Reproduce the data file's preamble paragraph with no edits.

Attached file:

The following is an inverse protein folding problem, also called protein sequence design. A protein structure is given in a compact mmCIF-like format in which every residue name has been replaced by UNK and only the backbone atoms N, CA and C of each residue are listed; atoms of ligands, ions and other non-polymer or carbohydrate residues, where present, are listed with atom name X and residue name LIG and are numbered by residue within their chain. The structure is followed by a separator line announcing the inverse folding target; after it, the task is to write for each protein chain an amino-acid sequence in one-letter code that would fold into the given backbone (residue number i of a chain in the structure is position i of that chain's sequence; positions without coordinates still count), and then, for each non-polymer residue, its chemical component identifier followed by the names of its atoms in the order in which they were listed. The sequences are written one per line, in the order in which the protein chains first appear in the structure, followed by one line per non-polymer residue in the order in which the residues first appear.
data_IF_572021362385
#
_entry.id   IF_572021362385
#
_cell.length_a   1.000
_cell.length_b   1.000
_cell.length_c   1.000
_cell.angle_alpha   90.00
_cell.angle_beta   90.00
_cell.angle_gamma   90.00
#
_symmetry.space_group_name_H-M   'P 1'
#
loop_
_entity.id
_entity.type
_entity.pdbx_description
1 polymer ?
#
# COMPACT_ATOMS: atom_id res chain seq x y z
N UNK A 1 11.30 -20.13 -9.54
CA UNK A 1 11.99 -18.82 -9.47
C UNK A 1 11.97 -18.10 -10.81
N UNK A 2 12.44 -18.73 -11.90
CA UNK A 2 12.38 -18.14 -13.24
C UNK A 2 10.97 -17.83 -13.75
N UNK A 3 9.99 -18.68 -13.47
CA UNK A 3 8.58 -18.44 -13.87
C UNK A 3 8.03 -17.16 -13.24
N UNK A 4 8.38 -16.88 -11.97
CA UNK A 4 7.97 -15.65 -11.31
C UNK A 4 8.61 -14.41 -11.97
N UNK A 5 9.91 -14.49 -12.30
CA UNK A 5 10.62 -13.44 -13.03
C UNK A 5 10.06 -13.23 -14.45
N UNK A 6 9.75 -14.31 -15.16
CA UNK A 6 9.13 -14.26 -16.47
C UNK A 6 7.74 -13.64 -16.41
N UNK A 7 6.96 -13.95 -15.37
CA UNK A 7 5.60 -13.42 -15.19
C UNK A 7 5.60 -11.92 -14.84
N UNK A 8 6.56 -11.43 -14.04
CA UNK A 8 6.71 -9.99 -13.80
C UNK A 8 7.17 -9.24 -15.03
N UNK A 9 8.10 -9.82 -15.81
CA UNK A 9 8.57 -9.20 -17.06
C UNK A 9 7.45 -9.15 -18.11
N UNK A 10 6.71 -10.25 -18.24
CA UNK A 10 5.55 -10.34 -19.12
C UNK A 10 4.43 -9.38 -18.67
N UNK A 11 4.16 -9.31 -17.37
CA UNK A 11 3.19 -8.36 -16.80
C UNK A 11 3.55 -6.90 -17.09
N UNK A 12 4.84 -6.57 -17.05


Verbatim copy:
The following is an inverse protein folding problem, also called protein sequence design. A protein structure is given in a compact mmCIF-like format in which every residue name has been replaced by UNK and only the backbone atoms N, CA and C of each residue are listed; atoms of ligands, ions and other non-polymer or carbohydrate residues, where present, are listed with atom name X and residue name LIG and are numbered by residue within their chain. The structure is followed by a separator line announcing the inverse folding target; after it, the task is to write for each protein chain an amino-acid sequence in one-letter code that would fold into the given backbone (residue number i of a chain in the structure is position i of that chain's sequence; positions without coordinates still count), and then, for each non-polymer residue, its chemical component identifier followed by the names of its atoms in the order in which they were listed. The sequences are written one per line, in the order in which the protein chains first appear in the structure, followed by one line per non-polymer residue in the order in which the residues first appear.